I'd like to give you a sense of how you can use React on a node server. And that'll allow you to render React components on the server. Now, we're not going to do a full-blown implementation here, but I want to give you a sense of it, so that you know what's possible.
So I've opened up the app JSX file. And the first thing I want to do is to take this list class and move it into its own file. And that way, we can access it on the server without having to render it-- make this render call-- like we're doing here.
So I'm going to create a new file called list.jsx. And we'll paste in the list code into that file. And then I'm going to do a little trick at the bottom. And we'll say, if the type of module is defined or if it's not undefined, then that means we're running in Node.js.
And so we can say, module.exports is equal to list. And that way we can require this file and have access to our list class. There's probably better ways to do this, but this will get us close enough so that you can see how this works.
Now in the HTML file, I'm going to add another script tag up here that references the new list.js file that we'll create, so that it can be used in the app.js file.
Now, normally, all of this again would be done with a build script or some kind of automation. But we're just trying to do the bare minimum required so that you can see the server-side rendering in action.
Next up, I'll set up the JSX compiler to watch the app folder and to send the resulting build files into the build folder, like we were doing before.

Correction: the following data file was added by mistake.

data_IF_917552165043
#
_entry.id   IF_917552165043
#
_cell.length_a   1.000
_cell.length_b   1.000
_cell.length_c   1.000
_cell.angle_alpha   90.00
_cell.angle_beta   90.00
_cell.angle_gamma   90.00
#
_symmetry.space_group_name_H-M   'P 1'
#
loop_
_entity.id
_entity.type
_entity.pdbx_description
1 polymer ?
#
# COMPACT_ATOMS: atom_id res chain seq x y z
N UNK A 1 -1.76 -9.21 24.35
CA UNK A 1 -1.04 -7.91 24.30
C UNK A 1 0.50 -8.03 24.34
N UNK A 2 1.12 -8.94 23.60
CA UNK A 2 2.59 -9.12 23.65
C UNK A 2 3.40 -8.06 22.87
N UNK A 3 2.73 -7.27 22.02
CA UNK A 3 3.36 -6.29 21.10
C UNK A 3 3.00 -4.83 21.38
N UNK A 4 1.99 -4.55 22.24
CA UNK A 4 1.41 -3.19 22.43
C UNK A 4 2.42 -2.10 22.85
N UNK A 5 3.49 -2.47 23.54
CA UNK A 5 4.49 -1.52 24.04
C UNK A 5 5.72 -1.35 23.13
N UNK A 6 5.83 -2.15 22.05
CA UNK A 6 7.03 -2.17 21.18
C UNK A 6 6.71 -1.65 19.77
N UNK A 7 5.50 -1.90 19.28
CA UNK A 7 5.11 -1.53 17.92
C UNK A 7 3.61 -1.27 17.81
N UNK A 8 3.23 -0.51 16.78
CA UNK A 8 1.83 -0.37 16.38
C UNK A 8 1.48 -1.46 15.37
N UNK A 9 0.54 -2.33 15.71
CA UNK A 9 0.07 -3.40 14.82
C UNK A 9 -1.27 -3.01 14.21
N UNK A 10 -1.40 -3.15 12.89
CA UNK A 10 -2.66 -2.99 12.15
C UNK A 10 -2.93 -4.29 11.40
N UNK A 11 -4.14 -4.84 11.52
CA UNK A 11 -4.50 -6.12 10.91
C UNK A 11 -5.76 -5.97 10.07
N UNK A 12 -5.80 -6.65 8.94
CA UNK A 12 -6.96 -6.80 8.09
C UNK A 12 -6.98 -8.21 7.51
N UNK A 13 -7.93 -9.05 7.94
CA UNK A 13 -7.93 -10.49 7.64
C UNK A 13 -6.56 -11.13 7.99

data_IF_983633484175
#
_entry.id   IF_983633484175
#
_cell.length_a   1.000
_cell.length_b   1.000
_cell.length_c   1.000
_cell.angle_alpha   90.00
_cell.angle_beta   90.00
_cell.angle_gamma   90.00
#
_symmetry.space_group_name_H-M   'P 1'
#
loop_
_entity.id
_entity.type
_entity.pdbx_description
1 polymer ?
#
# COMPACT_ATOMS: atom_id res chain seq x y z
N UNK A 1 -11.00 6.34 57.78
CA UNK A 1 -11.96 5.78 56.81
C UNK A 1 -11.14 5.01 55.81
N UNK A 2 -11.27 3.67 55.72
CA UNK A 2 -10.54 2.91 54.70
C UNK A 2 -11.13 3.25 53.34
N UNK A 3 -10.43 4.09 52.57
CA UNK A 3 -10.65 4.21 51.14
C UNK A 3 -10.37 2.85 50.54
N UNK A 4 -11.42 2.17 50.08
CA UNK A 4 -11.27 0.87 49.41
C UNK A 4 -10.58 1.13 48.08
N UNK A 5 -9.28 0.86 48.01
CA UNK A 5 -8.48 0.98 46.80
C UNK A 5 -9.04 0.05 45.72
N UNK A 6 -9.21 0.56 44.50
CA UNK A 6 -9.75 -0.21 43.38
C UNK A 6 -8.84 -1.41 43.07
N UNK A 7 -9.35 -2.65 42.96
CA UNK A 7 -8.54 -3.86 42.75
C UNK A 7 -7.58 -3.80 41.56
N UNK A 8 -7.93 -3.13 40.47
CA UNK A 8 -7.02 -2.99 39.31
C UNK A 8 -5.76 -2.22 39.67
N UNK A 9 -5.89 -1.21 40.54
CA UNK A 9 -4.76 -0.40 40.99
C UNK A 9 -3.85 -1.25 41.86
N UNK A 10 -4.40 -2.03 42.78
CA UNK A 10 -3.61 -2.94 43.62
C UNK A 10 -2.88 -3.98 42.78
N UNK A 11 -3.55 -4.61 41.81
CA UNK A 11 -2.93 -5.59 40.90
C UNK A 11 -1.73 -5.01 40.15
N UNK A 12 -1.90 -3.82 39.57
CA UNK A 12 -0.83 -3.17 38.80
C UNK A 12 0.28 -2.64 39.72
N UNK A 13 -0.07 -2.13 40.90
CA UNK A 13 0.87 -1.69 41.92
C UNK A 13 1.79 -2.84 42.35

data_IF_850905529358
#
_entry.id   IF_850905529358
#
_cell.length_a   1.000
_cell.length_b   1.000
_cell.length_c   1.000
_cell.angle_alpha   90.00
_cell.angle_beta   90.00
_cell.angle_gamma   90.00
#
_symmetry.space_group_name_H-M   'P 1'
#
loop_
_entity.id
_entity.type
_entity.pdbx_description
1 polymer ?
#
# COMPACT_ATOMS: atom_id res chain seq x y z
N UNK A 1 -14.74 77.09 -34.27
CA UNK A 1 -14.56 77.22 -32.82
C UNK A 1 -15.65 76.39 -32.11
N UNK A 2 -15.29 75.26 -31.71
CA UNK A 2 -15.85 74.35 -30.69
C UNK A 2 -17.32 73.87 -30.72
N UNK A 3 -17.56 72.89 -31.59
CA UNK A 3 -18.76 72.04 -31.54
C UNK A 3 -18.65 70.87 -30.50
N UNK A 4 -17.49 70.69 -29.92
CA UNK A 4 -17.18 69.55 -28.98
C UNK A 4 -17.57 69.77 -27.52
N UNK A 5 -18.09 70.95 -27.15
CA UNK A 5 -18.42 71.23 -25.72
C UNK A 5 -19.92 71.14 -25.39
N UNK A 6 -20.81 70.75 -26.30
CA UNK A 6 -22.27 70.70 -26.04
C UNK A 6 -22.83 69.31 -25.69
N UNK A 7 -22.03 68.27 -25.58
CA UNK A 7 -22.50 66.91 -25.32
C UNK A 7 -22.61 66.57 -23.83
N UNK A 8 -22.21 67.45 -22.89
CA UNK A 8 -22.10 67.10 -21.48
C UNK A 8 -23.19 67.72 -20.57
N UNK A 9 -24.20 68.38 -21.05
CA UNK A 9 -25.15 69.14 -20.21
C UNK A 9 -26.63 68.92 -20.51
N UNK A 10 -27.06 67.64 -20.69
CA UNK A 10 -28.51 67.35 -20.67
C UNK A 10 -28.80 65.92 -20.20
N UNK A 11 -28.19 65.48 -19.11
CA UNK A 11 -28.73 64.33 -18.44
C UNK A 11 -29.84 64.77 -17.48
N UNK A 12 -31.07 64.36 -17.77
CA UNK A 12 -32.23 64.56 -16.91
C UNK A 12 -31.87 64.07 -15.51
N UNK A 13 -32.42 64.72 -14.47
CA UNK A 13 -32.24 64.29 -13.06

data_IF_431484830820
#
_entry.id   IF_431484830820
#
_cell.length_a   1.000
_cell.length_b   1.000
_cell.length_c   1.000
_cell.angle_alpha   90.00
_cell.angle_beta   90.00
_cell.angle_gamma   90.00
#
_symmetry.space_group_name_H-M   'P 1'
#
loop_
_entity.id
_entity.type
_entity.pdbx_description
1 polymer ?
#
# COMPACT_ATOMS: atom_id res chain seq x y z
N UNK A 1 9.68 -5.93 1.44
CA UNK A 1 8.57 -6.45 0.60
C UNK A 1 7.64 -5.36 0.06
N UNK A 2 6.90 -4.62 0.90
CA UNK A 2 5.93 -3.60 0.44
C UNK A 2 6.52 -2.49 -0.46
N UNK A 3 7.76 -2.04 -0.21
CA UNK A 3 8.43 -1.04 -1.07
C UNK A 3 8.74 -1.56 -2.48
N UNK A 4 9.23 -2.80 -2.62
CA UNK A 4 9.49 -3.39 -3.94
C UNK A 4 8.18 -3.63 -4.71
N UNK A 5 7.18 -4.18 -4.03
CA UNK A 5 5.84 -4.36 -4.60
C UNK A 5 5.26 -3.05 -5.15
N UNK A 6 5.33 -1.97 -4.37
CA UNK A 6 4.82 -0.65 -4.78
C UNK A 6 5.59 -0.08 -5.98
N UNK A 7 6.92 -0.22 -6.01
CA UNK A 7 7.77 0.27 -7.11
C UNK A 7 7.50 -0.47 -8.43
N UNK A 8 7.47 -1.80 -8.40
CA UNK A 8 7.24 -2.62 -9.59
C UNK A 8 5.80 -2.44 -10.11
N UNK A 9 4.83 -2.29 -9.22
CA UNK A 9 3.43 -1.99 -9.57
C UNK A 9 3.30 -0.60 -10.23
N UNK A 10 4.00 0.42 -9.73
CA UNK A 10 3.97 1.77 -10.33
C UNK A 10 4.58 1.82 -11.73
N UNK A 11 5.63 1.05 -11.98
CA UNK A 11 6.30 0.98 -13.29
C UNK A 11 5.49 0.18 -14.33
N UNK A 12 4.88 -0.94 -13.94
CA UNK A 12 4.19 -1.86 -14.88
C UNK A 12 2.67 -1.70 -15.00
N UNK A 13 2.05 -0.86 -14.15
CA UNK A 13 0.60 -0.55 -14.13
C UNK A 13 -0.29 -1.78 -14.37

Next up, we want to install a few node modules. First, install React itself, so just say NPM install react. And that'll put the node module for React into the node module's folder.
And then you can also install React tools. We're not going to use those directly in this video. But that will give you the ability to do compiling inside of a node script.
So from there, let's fire up Node.js directly. And we'll just start playing with the scripts live. So the first thing to do is to require the React SDK itself.
And next step, we can grab our list. So I'll require our list from the build folder. And remember, by using that export statement, we get the list back. And you can see that the type of the list should be a function.
Now, this is the same list component that we were using in the browser, but we're running in a node process now on the server. Now, what I want to do is to get the element form of this list.
So I'll create a variable called list element and assign it to React.createElement. And then we can render this element to a string instead of to the DOM by using the render to string method of react.
And now, we get our HTML but in string format. So we can send it over the wire from the server to the client just like we would a regular HTML page. And then the browser can take this HTML and render it to the page.
The thing I want to point out is this data-react-checksum attribute that gets added to the unordered list, the top level element. This checksum is a value that's encoding this entire string.
So that way on the client, we can produce this string again, run the checksum, and see whether or not they're equal. And if they are, we know that nothing has changed. And so this part of the DOM doesn't need to be re-rendered.
And so this is how React is able to render some HTML as a string on the server. And then once that gets down to the browser, the browser will render it.
And on the client, the React library can see whether it needs to re-render this component again based on whether or not this value here has changed-- the react-checksum.
So I hope that this gives you a sense of how server-side rendering works with React. And in another class, we can work through building a complete server-side and client-side rendering system with React together. Let me know if that's something that you're interested in.